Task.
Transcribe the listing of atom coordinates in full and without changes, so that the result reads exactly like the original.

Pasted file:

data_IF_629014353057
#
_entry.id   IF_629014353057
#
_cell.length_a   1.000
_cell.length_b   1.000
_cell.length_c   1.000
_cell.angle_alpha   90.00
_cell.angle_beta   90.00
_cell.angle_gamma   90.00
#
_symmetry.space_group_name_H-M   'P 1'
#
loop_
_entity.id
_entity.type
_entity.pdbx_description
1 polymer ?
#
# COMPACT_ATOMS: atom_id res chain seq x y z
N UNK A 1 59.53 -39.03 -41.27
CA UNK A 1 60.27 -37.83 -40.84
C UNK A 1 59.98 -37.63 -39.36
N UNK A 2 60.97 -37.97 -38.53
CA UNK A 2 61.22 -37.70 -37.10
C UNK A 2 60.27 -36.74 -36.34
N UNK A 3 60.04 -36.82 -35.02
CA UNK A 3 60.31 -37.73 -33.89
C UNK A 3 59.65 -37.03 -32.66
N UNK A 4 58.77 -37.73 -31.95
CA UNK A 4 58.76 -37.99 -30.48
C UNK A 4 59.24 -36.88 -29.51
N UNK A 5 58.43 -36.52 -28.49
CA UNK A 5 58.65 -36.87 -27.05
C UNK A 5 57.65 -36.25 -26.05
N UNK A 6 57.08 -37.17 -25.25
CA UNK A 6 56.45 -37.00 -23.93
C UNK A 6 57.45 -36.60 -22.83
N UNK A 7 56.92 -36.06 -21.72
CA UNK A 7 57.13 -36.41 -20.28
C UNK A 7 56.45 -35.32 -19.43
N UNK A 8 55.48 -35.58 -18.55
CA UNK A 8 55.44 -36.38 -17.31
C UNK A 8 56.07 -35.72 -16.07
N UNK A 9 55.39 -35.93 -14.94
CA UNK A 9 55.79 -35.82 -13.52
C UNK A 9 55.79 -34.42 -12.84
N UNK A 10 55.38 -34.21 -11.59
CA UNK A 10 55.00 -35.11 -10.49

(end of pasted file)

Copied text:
data_IF_629014353057
#
_entry.id   IF_629014353057
#
_cell.length_a   1.000
_cell.length_b   1.000
_cell.length_c   1.000
_cell.angle_alpha   90.00
_cell.angle_beta   90.00
_cell.angle_gamma   90.00
#
_symmetry.space_group_name_H-M   'P 1'
#
loop_
_entity.id
_entity.type
_entity.pdbx_description
1 polymer ?
#
# COMPACT_ATOMS: atom_id res chain seq x y z
N UNK A 1 59.53 -39.03 -41.27
CA UNK A 1 60.27 -37.83 -40.84
C UNK A 1 59.98 -37.63 -39.36
N UNK A 2 60.97 -37.97 -38.53
CA UNK A 2 61.22 -37.70 -37.10
C UNK A 2 60.27 -36.74 -36.34
N UNK A 3 60.04 -36.82 -35.02
CA UNK A 3 60.31 -37.73 -33.89
C UNK A 3 59.65 -37.03 -32.66
N UNK A 4 58.77 -37.73 -31.95
CA UNK A 4 58.76 -37.99 -30.48
C UNK A 4 59.24 -36.88 -29.51
N UNK A 5 58.43 -36.52 -28.49
CA UNK A 5 58.65 -36.87 -27.05
C UNK A 5 57.65 -36.25 -26.05
N UNK A 6 57.08 -37.17 -25.25
CA UNK A 6 56.45 -37.00 -23.93
C UNK A 6 57.45 -36.60 -22.83
N UNK A 7 56.92 -36.06 -21.72
CA UNK A 7 57.13 -36.41 -20.28
C UNK A 7 56.45 -35.32 -19.43
N UNK A 8 55.48 -35.58 -18.55
CA UNK A 8 55.44 -36.38 -17.31
C UNK A 8 56.07 -35.72 -16.07
N UNK A 9 55.39 -35.93 -14.94
CA UNK A 9 55.79 -35.82 -13.52
C UNK A 9 55.79 -34.42 -12.84
N UNK A 10 55.38 -34.21 -11.59
CA UNK A 10 55.00 -35.11 -10.49